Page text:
Dapol https://www.dapol.co.uk/shop/n-gauge/diesel-locomotives-n-gauge and Graham Farish (Bachmann/Kader) http://www.bachmann.co.uk/prod1.php?prod_selected=farish&prod=3 are the two main suppliers/manufacturers of British rtr.
The Dapol Class 33 would just about pass for a Metrovick from a distance (the old Lima OO/HO Metrovick were re-painted Class 33s. The Dapol BR MK3 and Farish BR MK2 coaches would be close enough for the Irish stock of the 80s onwards.
The main draw back would be trying to achieve a decent paint finish on the locos and coaches together with spoiling some rather nice models and destroying the re-sale value.
Probably better to stick to Japanese or try out American N gauge
If you placed a DC loco (without a decoder) on a DC layout as you say above, the fact that there is another loco on the same powered track would NOT cause damage to either. If there was power to the track both locos should have moved.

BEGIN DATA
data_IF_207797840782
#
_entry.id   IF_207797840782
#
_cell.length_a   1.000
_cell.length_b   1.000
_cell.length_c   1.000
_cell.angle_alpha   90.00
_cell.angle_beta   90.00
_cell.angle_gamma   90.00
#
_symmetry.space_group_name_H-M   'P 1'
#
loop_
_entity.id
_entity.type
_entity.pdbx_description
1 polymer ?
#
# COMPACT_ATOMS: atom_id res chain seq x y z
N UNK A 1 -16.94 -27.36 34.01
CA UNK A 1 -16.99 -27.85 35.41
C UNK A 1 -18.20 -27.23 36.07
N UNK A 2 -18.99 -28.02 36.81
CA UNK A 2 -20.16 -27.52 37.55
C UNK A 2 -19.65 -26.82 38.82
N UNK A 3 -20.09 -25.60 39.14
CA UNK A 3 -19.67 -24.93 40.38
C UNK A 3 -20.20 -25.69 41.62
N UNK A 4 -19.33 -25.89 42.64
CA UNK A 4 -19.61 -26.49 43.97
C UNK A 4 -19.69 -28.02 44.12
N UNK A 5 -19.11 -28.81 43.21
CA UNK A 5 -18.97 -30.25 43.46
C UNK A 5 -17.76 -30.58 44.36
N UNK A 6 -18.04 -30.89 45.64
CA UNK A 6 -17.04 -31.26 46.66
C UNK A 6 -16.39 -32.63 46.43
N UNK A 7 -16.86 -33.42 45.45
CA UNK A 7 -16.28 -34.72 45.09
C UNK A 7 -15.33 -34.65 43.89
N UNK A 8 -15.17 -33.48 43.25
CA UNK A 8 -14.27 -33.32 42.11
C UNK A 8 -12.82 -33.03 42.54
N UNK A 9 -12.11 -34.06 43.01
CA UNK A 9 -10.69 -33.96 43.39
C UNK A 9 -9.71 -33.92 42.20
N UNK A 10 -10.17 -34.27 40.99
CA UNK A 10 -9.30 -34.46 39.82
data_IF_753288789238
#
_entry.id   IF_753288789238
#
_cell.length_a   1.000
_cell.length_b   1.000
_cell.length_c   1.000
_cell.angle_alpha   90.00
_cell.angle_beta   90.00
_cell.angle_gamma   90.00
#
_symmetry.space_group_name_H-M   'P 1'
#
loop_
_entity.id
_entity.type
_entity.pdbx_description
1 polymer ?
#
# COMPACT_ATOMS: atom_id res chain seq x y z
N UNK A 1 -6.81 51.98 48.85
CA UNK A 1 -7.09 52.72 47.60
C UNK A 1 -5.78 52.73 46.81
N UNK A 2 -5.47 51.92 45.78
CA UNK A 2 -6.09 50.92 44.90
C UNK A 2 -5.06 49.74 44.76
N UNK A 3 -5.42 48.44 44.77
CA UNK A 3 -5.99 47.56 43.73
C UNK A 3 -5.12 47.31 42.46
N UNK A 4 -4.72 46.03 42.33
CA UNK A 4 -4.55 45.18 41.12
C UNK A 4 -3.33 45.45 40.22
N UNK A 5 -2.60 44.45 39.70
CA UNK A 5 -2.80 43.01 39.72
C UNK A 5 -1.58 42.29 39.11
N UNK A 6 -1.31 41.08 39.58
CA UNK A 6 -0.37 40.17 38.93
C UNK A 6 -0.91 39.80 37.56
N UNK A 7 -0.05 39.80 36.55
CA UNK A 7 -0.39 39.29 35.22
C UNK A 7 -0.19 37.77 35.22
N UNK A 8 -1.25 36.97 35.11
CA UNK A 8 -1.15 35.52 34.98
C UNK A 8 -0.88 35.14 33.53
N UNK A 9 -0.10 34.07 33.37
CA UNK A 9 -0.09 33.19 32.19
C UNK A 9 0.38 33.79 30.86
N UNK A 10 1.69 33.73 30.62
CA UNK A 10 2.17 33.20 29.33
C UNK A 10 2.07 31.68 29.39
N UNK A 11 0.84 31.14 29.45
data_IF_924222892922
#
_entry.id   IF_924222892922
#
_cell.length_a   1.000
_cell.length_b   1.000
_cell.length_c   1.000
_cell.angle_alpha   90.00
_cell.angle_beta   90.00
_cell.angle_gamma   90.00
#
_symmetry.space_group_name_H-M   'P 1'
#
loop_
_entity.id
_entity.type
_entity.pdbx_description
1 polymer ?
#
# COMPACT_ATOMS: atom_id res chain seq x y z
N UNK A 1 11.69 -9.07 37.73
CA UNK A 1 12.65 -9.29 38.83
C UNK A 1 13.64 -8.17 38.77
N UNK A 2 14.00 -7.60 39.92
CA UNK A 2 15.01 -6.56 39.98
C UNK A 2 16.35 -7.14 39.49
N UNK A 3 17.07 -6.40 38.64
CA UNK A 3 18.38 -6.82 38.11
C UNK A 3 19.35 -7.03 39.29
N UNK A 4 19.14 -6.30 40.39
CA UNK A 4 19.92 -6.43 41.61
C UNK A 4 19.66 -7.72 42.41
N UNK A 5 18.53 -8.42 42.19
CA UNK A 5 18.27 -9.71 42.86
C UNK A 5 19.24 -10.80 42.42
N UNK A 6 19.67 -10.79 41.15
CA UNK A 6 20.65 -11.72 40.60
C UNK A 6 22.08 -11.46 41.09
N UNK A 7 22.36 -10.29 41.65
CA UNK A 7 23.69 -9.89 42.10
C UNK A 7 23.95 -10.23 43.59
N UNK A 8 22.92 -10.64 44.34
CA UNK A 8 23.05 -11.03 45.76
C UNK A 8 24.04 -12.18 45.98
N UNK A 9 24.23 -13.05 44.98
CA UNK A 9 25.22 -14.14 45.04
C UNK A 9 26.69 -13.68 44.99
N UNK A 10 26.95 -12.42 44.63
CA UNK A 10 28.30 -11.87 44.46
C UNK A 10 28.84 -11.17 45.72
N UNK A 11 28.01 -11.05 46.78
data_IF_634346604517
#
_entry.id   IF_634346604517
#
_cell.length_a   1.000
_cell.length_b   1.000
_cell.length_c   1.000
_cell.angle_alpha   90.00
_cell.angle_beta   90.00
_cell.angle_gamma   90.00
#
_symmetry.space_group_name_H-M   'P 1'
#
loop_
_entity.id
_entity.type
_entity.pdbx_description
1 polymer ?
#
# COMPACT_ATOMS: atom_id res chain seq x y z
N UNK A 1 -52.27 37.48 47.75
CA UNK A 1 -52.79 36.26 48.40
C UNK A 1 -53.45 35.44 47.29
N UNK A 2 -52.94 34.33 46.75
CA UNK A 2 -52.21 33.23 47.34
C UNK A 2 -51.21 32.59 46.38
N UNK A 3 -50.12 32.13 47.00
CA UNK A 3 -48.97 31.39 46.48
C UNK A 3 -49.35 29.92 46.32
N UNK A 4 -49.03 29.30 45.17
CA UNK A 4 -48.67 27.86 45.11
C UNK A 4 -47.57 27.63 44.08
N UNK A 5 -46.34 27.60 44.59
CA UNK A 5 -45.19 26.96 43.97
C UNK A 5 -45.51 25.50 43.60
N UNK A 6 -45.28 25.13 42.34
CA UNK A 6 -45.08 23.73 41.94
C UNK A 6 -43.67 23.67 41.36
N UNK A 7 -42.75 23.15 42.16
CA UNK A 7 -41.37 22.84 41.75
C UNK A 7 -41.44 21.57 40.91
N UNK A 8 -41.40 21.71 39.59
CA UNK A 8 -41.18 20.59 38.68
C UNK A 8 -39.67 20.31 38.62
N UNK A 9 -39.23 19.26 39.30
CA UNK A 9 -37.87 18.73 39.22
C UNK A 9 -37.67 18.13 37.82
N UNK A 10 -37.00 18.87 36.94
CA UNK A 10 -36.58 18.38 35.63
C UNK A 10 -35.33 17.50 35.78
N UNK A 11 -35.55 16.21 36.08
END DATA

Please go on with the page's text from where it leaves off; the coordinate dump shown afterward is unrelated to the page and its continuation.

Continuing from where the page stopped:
On the other hand If you placed a DC loco (i.e. without a decoder) on a DCC layout that was powered up, the motor would have hummed and buzzed and there is a slight risk of damage if left there for more than a few seconds. Putting a loco with a DCC decoder on a DC layout should be perfectly safe for the loco, it just won't drive unless the decoder's CV 29 settings have enabled DC mode.
Hope this helps
Good to see that there IS interest out there. No wonder 21mm looks better than 4'1...
For anyone doing 7mm scale, it really is no more difficult than 32mm gauge. Loco axle available, wagon/coach axles easily adaptable, C&L bullhead track only needs a 36.75mm gauge. Plus there are plenty of kits available too.
With all the high quality RTR out there, it is no surprise folk stick with what they know, but there is even more satisfaction to be had in doing your own thing and being different. Well, I would say that, wouldn't I?